Interview with Mary Remer | Banbury Bedrock Bull Terriers – AKC 2021 Breeder of the Year Terrier Group Honoree.
1. The Bull Terrier is an iconic breed with an unmistakable appeal. What is it about the breed that has sustained your interest for so long?
The Bull Terrier’s enduring sense of humor nourishes and sustains me. Their commitment to themselves makes the challenge. The ever-present question, “Can we do this together?” keeps me intrigued, present, and ever curious.
2. Breeding dogs requires the vision of an artist, the curiosity of a scientist, and the commitment of a philosopher. As a breeder, do you view yourself as an artist, a scientist or a philosopher? Maybe you are a combination of all three?
The breeder’s vision—to keep trying to produce to the breed standard—is a lifetime pursuit. Always, there is the curiosity, anticipation, and excitement of what could come from a mating now, and its impact on generations down the line. There are joys as well as devastations, which underscore the necessity of commitment. So, for me, it is a combination of the three.
3. In dogs, selection is key. How do you select your sire and dam combinations? How do you select which puppies will enjoy the spotlight of the show ring?
Selection for a breeding calls for rumination, and I am most fortunate to have mentors and co-owners/breeders to have lengthy discussions with. In the BT breed, there are three distinct types: Terrier, Dalmatian, and Bulldog. Each type exhibits distinguishable, prominent characteristics. These must be considered when planning a breeding. Sires and dams should complement each other. I am guided by Raymond Oppenheimer’s “20 Basic Breeding Principles.” I do not believe in taking chances with doubling up on faults. In this breed, a head can be put on in one generation, while compromising on construction can take a breeder a lifetime to resolve.
Genotype and phenotype both play critical roles. What does the pedigree bring to the table? Dominant masculine virtues are paramount in a stud dog. What virtues does the bitch exude? Prepotent producers give a feeling that grabs one. Temperament, type, health, and soundness of mind and body are essential. In our breed, bone, head quality, being short-coupled, and athleticism (demonstrated by correct angulation fore and aft) are mandatory.
Personally, I prefer when possible to breed coloreds to whites. I am always thinking forward to the future generations. While outcrossing can be useful, I believe linebreeding is the most constructive and yields the best result. That said, the BT gene pool is relatively small, so one must be mindful. We have a wonderful tool available now that provides an inbreeding coefficient, enabling the breeder to minimize inbreeding and its potential negative health consequences.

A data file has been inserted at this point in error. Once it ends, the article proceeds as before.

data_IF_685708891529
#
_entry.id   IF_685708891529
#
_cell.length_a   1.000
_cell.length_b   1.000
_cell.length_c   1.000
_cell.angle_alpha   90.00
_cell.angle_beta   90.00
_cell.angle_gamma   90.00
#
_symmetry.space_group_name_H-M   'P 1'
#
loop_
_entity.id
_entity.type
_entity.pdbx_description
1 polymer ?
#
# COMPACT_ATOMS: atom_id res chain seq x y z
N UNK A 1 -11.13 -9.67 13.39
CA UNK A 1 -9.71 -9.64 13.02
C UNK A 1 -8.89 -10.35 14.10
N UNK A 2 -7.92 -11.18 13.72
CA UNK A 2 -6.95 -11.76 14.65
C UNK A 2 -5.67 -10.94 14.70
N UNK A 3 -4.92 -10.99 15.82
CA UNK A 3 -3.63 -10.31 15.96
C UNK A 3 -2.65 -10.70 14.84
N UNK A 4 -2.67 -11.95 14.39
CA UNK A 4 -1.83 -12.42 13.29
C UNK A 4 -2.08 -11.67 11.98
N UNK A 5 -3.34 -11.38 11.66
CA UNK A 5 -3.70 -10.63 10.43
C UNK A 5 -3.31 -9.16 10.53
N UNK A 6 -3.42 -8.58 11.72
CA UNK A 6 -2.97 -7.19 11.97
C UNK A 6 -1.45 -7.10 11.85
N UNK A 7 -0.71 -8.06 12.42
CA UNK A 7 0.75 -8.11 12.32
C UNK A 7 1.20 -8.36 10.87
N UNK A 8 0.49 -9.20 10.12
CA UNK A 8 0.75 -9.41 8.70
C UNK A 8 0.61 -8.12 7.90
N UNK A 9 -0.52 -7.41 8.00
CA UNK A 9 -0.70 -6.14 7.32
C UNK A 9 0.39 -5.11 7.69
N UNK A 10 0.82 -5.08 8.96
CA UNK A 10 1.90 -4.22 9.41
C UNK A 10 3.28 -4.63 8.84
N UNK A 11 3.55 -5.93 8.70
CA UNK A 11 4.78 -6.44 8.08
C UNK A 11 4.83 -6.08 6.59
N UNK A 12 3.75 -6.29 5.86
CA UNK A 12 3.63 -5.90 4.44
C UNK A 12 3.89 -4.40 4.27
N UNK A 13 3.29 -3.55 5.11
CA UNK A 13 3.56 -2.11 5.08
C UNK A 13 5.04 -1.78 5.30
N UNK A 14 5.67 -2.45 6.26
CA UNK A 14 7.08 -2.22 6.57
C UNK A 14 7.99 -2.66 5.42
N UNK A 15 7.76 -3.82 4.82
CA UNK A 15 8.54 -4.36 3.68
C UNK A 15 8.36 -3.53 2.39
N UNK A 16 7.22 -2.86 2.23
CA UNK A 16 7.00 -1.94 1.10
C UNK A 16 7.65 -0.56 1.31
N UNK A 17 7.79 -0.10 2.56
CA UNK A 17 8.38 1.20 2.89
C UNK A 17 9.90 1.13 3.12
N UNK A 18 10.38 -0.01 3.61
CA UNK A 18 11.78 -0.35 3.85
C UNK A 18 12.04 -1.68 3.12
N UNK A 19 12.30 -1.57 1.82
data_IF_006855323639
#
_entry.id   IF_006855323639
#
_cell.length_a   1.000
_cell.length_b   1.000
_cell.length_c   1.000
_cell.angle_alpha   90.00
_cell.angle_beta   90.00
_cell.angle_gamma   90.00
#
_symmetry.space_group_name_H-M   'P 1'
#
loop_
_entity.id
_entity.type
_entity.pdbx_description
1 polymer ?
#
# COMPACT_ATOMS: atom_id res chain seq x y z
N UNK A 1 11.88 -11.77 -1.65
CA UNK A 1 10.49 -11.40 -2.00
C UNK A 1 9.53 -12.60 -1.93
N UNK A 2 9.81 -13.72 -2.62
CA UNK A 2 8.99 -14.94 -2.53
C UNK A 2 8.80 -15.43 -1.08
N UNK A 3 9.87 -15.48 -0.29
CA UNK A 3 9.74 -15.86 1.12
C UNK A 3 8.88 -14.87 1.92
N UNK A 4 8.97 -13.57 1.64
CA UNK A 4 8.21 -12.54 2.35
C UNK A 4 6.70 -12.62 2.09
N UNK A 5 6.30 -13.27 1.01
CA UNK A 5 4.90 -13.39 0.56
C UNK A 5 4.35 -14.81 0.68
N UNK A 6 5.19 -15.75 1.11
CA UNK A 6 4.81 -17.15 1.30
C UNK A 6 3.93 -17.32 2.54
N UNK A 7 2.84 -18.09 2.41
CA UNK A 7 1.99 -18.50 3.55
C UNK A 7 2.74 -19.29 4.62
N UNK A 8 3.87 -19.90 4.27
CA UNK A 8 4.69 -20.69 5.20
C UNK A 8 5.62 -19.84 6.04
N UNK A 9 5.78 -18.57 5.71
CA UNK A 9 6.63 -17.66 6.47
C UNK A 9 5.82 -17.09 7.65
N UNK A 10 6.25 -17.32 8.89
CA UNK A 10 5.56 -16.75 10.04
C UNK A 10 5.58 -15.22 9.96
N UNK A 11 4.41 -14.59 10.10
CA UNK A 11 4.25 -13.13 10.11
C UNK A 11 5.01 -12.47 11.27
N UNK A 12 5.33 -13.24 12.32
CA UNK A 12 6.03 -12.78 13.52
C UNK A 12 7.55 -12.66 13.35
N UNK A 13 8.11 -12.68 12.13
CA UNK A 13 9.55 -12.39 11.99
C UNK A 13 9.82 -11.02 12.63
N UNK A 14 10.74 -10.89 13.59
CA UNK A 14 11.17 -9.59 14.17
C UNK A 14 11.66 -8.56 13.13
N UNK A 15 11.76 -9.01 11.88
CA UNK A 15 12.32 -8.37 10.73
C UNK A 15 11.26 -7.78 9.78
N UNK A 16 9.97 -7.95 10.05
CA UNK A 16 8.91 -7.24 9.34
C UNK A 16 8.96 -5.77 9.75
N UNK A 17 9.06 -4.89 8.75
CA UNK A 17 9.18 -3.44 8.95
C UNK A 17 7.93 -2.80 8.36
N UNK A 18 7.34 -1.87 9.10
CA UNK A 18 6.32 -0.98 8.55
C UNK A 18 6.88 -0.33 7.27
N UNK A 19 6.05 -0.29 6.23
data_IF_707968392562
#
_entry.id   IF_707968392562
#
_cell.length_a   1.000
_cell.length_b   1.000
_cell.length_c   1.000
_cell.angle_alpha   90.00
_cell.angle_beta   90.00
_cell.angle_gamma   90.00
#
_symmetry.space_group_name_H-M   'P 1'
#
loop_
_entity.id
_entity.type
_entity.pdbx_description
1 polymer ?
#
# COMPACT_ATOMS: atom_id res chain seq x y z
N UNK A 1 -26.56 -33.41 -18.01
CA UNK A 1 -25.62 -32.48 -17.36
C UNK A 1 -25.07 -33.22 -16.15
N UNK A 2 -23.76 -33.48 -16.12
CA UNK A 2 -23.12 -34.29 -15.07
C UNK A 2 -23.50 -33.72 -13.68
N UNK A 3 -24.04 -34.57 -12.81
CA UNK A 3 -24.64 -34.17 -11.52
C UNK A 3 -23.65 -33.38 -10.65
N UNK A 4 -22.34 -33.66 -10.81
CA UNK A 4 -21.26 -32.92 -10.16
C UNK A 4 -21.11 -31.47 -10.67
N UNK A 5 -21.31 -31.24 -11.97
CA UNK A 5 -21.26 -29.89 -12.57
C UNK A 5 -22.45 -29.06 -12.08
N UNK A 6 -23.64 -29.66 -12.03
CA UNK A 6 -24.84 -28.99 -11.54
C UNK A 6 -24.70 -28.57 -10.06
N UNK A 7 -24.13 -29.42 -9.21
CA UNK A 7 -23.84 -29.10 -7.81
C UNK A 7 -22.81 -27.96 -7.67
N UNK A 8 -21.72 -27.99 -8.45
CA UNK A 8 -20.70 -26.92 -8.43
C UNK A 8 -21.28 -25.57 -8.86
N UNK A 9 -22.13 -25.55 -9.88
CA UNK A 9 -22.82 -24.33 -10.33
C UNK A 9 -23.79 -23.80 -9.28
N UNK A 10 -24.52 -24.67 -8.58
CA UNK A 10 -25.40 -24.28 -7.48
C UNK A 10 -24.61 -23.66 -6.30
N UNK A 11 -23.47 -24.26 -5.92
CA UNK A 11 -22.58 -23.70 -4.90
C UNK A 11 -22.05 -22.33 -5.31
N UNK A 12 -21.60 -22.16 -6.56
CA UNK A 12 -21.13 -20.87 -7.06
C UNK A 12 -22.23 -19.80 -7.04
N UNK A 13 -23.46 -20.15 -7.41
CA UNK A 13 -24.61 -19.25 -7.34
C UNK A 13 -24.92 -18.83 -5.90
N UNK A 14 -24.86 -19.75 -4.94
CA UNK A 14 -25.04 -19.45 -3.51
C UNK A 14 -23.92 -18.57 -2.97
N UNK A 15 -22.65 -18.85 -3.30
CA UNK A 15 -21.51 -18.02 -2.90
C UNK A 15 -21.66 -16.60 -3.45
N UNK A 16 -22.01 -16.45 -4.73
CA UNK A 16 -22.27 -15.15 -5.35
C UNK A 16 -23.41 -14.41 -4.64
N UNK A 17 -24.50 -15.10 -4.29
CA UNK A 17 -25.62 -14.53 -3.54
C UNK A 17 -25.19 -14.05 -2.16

Puppies for the show ring are selected for their conformation and their “look at me” sparkle. They have to say, “Bull Terrier.”
4. The breed standard is the preservation breeder’s most essential tool. What are your thoughts on the importance of breeding to the standard and presenting the breed in the ring accordingly?
I believe in breeding to the standard—that’s why we have it. I think our standard could benefit from more specification. For instance, the standard says the Bull Terrier should “move compactly… with a typical jaunty air that suggests agility and power.” It does not, however, provide more specificity regarding size. When I started in the breed, our dogs were 65 to70 pounds and bitches were 45 to 50 pounds. We have seemingly moved to “bigger is better”—which can result in losing type. Additionally, managing an 80-pound Bull Terrier is a daunting task. Our breed is to be athletic, and this would be difficult at that weight.
5. Today’s breeders have found themselves on the defensive from public criticism and from legislative proposals that would restrict breeding practices. In your opinion, what can preservation breeders do to counter the anti-purebred rhetoric that has taken hold in this country?
I think, as preservation breeders, we must work hard to keep our dogs in the public eye. It’s important for the public to have available educational opportunities about and exposure to individual breeds. This helps potential owners find the breed that is best suited to them, their family, and their lifestyle. The Meet the Breeds venues are terrific, and the ones that I have been to have been very well-attended. As responsible breeders, we need to be accessible mentors. We need to speak to the importance of genetic testing, health screenings, and temperament testing. We must be committed to being ethical guardians, to producing healthy, well-socialized puppies, and to educate, educate, educate the public as to the benefits of owning a responsibly bred and raised purebred dog.
Interview with Mary Remer | Banbury Bedrock Bull Terriers, featured image from http://www.banburybedrock.com/